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I wish I could remember the name of the lavender variety.  It’s a wise gardener who keeps plant labels. Alas, I’m not always a wise gardener and sometimes lose my labels to  the jumble of my supply and equipment shelves–or to the compost pile. The lavender variety that grows in my garden accepts the twists-n-turns of Central Texas’ extremes of drought-n-flood.

Shaking up the pink and adding some orange crush to the garden is the unknown passalong variety of daylily blooms that are now unfurling their glory each morning.

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Welcome to summer!

What gorgeous flowers do you have in the garden this June?  Please share and then pop over to May Dreams Gardens for a look at blooms from around the world.  And if you don’t have flowers that attract a variety of pollinators, check out your local nursery and purchase some plants or seeds–herbicide and pesticide free–to give pollinators a place to thrive.

 

Garden Bloggers’ Foliage Day, May 2015

Joining with Christina and  Creating my own garden of the Hesperides, I’m pleased  to showcase fab foliage for May from my garden today.  We’re water-logged here in Central Texas and while I’m appreciative of the rain, I wish it would stop.  Or at the very least, slow down a bit.  My soil is heavy and wet, but my plants are happy.  What I grow in my garden  can take the extremes of Texas weather: from scorching hot, bone-dry summers to frog-drowning floods.  Texas gardeners live with anything and everything.

The late May star of my back garden is the Heartleaf Skullcap, Scutellaria  ovata ssp. bracteata,  a cool season perennial which does spread.IMGP7787_cropped_3259x3268..new

A lot.  But I love this groundcover.  The flowers are a stunning violet-blue, appreciated by pollinators, especially bees. Its foliage is soft and beautiful–to view and to feel.  An attractive gray-green, the leaves are thick, soft, and scalloped, while set opposite one another along a hairy stem.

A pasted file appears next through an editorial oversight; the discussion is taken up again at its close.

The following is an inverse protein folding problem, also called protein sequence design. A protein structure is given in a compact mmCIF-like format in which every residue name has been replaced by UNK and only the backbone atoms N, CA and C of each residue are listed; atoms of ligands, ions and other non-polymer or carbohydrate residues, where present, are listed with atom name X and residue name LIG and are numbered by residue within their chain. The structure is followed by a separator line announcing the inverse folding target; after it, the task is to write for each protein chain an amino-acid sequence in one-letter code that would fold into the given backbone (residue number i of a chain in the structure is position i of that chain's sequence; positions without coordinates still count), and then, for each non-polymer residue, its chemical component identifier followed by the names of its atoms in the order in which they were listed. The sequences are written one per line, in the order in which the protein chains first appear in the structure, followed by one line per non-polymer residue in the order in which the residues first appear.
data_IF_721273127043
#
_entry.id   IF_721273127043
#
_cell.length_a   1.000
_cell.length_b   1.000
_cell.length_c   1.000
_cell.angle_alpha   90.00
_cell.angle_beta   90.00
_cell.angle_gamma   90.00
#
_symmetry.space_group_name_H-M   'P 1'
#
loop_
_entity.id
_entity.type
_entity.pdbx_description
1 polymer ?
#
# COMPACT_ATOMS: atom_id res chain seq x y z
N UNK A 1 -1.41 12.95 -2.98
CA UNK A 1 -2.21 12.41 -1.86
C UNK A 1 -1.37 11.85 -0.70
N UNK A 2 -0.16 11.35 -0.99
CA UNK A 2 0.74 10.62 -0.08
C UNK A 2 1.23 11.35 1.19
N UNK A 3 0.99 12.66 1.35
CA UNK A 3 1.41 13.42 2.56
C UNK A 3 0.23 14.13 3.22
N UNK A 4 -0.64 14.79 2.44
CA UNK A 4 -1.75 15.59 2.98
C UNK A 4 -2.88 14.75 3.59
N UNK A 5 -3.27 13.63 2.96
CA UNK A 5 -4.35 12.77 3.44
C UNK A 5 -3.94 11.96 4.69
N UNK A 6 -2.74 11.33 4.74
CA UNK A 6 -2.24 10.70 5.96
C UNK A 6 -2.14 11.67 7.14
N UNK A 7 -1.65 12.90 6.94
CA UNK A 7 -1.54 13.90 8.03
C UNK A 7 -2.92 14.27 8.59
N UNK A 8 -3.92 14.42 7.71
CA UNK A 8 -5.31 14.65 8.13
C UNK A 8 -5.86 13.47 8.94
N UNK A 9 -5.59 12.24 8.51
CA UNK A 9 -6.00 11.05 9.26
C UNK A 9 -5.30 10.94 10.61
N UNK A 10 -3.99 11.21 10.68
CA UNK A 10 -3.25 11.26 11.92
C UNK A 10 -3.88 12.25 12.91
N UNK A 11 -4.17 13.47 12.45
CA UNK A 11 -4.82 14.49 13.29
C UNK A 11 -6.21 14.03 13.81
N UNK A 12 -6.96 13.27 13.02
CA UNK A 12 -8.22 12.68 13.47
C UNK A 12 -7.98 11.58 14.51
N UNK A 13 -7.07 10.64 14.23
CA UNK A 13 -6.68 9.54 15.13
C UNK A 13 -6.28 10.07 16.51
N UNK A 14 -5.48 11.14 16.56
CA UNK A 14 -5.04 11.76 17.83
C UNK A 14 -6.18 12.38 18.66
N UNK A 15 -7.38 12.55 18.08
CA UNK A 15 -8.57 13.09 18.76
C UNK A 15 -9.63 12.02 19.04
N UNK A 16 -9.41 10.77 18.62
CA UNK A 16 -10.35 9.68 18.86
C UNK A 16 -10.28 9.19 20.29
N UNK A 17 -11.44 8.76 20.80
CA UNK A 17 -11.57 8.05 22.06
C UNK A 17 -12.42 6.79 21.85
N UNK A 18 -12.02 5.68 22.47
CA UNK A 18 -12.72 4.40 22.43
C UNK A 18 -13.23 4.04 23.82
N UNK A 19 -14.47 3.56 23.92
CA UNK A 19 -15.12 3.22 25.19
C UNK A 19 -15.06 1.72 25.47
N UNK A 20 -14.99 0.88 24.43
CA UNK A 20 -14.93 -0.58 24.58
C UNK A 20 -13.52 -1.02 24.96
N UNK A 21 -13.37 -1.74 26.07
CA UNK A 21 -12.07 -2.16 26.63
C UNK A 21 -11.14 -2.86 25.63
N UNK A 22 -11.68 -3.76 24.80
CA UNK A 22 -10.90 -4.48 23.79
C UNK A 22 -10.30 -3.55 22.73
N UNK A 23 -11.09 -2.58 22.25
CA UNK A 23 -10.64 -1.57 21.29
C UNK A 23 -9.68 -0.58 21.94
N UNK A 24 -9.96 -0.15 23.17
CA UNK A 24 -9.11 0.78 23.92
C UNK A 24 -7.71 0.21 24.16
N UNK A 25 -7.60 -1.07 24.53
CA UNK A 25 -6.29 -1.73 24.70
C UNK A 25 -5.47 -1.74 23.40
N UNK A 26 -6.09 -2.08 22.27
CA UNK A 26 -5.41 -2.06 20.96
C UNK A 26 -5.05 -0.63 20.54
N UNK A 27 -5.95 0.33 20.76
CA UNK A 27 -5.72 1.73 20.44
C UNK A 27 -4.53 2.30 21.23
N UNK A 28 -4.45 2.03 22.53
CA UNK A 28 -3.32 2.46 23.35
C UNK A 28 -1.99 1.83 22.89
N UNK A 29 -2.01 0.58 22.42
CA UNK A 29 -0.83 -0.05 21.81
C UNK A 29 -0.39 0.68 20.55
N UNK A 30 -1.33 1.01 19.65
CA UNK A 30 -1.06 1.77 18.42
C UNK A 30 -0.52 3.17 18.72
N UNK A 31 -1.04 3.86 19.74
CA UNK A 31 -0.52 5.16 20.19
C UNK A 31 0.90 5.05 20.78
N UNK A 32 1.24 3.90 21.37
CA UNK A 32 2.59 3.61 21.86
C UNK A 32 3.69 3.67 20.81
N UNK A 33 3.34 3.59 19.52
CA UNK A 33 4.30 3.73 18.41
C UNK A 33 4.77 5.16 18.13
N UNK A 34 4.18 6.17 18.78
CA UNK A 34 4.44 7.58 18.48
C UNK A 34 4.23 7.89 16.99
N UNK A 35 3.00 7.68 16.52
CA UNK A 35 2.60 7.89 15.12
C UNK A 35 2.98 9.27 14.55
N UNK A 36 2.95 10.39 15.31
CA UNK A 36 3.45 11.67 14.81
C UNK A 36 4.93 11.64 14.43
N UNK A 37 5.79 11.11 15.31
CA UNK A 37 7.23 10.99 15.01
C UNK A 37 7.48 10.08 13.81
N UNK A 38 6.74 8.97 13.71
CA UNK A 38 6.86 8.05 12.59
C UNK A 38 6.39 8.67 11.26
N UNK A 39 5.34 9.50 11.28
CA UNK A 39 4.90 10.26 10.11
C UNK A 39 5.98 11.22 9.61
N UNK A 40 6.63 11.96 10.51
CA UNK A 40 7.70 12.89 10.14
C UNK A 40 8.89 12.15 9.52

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Heartleaf Skullcap foliage is nice to touch, but imparts a slightly sticky residue and this trait is (supposedly) what makes it unappealing to deer. The bit of icky-sticky left on my skin when I pull up the plants at the end of Skullcap’s growing season is its most objectionable quality to me.

Skullcap is a favorite of mine: it waves a fetching blue/gray throughout spring and early summer and combines beautifully with many other perennials, each with their own interesting foliage.

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Below, it contrasts with  Purple Coneflower, Echinacea purpurea, and its bright green foliage,

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…and here, it’s planted with tiny-leafed Pink Texas Skullcap, Scutellaria suffrutescens,IMGP8228.new

…and the maidengrassy Miscanthus sinensis ‘Adagio’. Hiding underneath the Skullcap is a clump of Kelly green, aromatic, and fleshy Garlic ChivesAllium tuberosum.

A brighter, lacy green is found with Common YarrowAchillea millefolium.   IMGP8165.new

This stand provides a nice backdrop for the Protector-In-Chief.  Doesn’t he look happy and content?

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This fun grouping fills in the northern, shady border of a little back garden bed.IMGP8167.new

It’s a  mixed-bag of foliage characters, including white-stripey Dianella/Variegated Flax LilyDianella tasmanica ‘Variegata’, Katie’s Dwarf RuelliaRuellia ‘Katie’, and ColumbineAquilegia. This particular Columbine is one of the natural hybrids of my A. canadensis and A. chrysantha.  Photobombing on the far left is a containerized Yucca filamentosa, ‘Color Guard’ and some Iris straps, and spreading its succulence in the remainder of the bed is a creeping Sedum, probably Sedum diffusum ‘Potosinum’, though it’s a passalong to me from a friend, so I’m not positive of its identification.

And a bird’s-eye view….

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Isn’t Columbine foliage  pretty?  Especially so, when adorned with raindrops.

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This young Goldenball LeadtreeLeucaena retusa, glows in the late afternoon west sun.

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Its fragrant, powder-puff flowers are done for the year, but the foliage will flutter in the breeze until the first hard freeze.

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The happy pairing of the structural and evergreen Sparkler SedgeCarex phyllocephala ‘Sparkler’ and white-blooming, herbaceous Four O’Clock, Mirabilis jalapa, is garden serendipity. IMGP8226.new

The ‘Sparkler’ sports jazzy stripes in the razor-thin leaves and paired with the Four O’Clock’s lush, smooth leaves–it’s a handsome combination.

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There are many shapes, sizes, and colors of gorgeous leaves in gardens–mine and others. Take a look at the lovely Creating my own garden of the Hesperides and see interesting foliage from all over the world–and Happy Garden Bloggers’ Foliage Day!